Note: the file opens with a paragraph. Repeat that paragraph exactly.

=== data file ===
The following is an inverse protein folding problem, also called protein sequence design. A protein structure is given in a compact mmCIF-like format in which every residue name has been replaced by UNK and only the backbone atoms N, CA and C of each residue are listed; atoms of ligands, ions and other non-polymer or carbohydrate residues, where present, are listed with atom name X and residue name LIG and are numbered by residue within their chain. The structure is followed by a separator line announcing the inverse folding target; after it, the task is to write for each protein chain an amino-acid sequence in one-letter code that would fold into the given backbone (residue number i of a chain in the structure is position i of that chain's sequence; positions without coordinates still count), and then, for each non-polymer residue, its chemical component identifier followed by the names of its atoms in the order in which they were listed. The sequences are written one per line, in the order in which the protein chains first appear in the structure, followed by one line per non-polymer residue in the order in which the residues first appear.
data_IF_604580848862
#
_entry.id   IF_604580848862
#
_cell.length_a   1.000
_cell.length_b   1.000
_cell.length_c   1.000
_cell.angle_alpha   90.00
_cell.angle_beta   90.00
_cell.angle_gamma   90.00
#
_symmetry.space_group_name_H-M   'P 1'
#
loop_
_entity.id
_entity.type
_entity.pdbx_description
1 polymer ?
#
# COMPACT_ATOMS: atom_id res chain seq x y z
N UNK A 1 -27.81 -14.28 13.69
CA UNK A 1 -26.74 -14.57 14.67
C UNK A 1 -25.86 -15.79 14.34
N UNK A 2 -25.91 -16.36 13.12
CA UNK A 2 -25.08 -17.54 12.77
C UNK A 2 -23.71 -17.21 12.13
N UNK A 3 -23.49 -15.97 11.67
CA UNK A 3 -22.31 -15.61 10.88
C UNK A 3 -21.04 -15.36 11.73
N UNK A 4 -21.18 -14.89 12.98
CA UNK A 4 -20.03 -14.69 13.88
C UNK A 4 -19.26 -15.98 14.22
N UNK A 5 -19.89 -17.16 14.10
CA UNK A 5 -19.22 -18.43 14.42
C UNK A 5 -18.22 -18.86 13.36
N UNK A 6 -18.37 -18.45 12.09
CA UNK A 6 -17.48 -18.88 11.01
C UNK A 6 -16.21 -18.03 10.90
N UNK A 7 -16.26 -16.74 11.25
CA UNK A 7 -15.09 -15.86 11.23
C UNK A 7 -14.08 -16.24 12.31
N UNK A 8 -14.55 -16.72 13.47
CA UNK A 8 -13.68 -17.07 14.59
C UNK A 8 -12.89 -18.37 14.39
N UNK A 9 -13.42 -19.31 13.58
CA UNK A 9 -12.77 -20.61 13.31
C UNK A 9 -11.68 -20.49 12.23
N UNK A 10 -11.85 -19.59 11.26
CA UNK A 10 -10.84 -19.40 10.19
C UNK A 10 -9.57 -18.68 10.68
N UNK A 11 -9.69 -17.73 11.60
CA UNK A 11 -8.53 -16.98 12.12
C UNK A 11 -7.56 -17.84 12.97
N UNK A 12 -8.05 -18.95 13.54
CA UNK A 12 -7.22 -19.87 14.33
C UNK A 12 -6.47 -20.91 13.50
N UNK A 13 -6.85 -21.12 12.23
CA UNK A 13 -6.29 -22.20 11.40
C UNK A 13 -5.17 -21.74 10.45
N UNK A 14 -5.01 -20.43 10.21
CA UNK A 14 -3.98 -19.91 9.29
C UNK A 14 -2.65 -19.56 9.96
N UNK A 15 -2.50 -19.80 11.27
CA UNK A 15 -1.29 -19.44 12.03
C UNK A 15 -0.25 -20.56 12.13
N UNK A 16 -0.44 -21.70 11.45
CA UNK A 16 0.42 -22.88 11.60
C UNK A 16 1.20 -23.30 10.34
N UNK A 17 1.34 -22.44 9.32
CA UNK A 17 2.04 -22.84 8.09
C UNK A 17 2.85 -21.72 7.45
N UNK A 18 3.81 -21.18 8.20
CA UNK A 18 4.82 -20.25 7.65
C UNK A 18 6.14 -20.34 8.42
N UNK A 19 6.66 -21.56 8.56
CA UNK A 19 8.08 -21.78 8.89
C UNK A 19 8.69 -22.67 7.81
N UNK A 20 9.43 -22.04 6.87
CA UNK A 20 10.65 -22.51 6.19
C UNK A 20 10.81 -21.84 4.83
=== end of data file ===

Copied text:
The following is an inverse protein folding problem, also called protein sequence design. A protein structure is given in a compact mmCIF-like format in which every residue name has been replaced by UNK and only the backbone atoms N, CA and C of each residue are listed; atoms of ligands, ions and other non-polymer or carbohydrate residues, where present, are listed with atom name X and residue name LIG and are numbered by residue within their chain. The structure is followed by a separator line announcing the inverse folding target; after it, the task is to write for each protein chain an amino-acid sequence in one-letter code that would fold into the given backbone (residue number i of a chain in the structure is position i of that chain's sequence; positions without coordinates still count), and then, for each non-polymer residue, its chemical component identifier followed by the names of its atoms in the order in which they were listed. The sequences are written one per line, in the order in which the protein chains first appear in the structure, followed by one line per non-polymer residue in the order in which the residues first appear.